Despite some positive news, the major markets including the Down Jones Industrial Average (Dow), S&P 500 and NASDAQ Composite Index (NASDAQ) all posted losses for the second half of April. In fact, the entire month of April proved to be a rough one for investors.
The list of market concerns remains mostly unchanged. Inflation still dominates the news cycle and there is ample evidence that cost for many goods remains high.
On April 21st, Federal Reserve Chairman Jerome Powell signaled that a 0.5% interest rate hike is the likely outcome of this week’s meeting of the Federal Reserve (Fed.) Markets responded the next day by dropping over 2.5%. The Fed is using interest rate increases to combat inflation. This is an effective strategy, but if rates are raised too quickly, they can cause an economic recession. This aggressive stance by the Fed has markets worried that a recession may be more likely.
The conflict in Ukraine and the international response to Russia’s aggression continues to contribute market uncertainty.
The markets are also worried about the newest wave of COVID-19 in China. Increased lockdown are fueling concerns that this outbreak could impact manufacturing or cause new supply chain problems.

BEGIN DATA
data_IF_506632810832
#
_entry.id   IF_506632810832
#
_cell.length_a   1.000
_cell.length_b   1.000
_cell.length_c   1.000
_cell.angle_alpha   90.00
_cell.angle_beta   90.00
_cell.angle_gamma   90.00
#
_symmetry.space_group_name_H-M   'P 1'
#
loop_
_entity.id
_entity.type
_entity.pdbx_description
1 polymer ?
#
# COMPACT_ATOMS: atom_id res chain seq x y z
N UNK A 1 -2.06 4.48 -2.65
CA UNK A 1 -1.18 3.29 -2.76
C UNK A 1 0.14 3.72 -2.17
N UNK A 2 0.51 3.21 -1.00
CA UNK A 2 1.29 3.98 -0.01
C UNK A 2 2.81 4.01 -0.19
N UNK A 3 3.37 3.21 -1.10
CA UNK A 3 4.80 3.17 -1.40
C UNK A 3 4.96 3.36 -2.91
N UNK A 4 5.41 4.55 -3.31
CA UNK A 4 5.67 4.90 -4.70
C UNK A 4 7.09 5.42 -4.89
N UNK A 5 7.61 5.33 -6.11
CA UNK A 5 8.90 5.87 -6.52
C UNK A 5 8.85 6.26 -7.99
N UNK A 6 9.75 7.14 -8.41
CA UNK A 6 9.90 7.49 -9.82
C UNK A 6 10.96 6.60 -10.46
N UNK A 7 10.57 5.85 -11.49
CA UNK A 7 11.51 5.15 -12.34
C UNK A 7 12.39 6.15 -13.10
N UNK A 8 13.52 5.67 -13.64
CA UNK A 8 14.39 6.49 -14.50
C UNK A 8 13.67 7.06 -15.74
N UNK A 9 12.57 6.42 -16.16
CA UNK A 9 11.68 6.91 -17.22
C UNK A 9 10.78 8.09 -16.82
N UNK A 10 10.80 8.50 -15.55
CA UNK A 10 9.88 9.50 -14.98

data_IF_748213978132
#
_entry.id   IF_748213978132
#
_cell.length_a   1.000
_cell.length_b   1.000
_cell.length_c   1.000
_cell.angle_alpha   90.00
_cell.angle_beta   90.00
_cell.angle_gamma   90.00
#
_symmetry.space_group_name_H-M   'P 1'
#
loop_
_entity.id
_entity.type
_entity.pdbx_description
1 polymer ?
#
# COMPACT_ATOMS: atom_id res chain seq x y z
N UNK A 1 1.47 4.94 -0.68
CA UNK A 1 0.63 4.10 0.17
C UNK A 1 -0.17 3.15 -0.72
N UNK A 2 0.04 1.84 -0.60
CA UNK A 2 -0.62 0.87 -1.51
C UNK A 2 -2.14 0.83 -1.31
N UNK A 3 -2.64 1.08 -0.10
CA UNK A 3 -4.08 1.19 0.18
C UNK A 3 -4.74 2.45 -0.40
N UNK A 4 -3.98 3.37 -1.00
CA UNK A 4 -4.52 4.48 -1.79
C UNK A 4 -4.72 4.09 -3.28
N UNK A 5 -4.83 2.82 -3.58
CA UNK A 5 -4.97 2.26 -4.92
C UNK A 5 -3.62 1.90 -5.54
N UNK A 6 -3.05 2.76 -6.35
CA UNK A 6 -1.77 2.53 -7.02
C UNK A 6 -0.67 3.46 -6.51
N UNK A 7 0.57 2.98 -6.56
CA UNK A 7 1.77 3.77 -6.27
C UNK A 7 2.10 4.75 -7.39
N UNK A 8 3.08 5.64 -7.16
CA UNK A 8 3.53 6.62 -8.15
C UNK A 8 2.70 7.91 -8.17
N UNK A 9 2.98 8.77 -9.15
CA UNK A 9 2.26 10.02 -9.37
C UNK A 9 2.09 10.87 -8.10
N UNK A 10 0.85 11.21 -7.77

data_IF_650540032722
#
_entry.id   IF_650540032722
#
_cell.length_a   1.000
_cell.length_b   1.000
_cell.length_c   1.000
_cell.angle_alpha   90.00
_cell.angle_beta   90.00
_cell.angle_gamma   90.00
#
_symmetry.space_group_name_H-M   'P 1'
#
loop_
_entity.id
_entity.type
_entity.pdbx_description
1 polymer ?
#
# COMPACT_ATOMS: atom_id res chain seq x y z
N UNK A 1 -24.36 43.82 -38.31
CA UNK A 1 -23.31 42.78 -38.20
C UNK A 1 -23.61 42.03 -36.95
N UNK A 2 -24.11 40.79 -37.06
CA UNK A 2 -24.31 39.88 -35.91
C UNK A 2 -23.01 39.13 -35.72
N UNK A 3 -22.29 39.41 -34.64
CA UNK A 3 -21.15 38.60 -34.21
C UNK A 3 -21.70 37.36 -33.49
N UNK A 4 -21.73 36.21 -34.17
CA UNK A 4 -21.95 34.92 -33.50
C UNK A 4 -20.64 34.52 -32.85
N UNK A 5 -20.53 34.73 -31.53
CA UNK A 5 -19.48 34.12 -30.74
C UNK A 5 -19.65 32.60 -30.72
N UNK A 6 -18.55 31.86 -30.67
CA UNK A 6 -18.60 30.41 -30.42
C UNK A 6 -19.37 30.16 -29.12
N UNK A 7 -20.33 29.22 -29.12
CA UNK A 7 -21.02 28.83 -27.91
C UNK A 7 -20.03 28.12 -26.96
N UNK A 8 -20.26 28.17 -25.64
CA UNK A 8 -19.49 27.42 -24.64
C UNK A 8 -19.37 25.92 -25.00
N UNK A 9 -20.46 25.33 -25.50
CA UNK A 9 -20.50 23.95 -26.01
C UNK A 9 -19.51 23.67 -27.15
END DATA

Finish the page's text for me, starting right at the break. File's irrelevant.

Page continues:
Against this backdrop, bright spots do remain. This quarter’s reports on corporate earnings and revenue are extremely positive. Of the 280 S&P 500 companies who have reported so far, 80% have beat their earnings estimates and 73% beat revenue expectations.1 Consumer spending is strong and actually grew by 2.7% (annually) in the first quarter. Employment numbers look great and wages are growing, albeit modestly.
Wrapping up returns for the second half of the month, the markets were all lower. The Dow fell 1,474 points (4.28%), the S&P 500 dropped by 261 points (5.93%) and the NASDAQ lost 1,016 points (7.61%).
1cnbc.com; “Dow drops 200 points as May trading begins, S&P 500 falls to new low for the year; 5/2/2022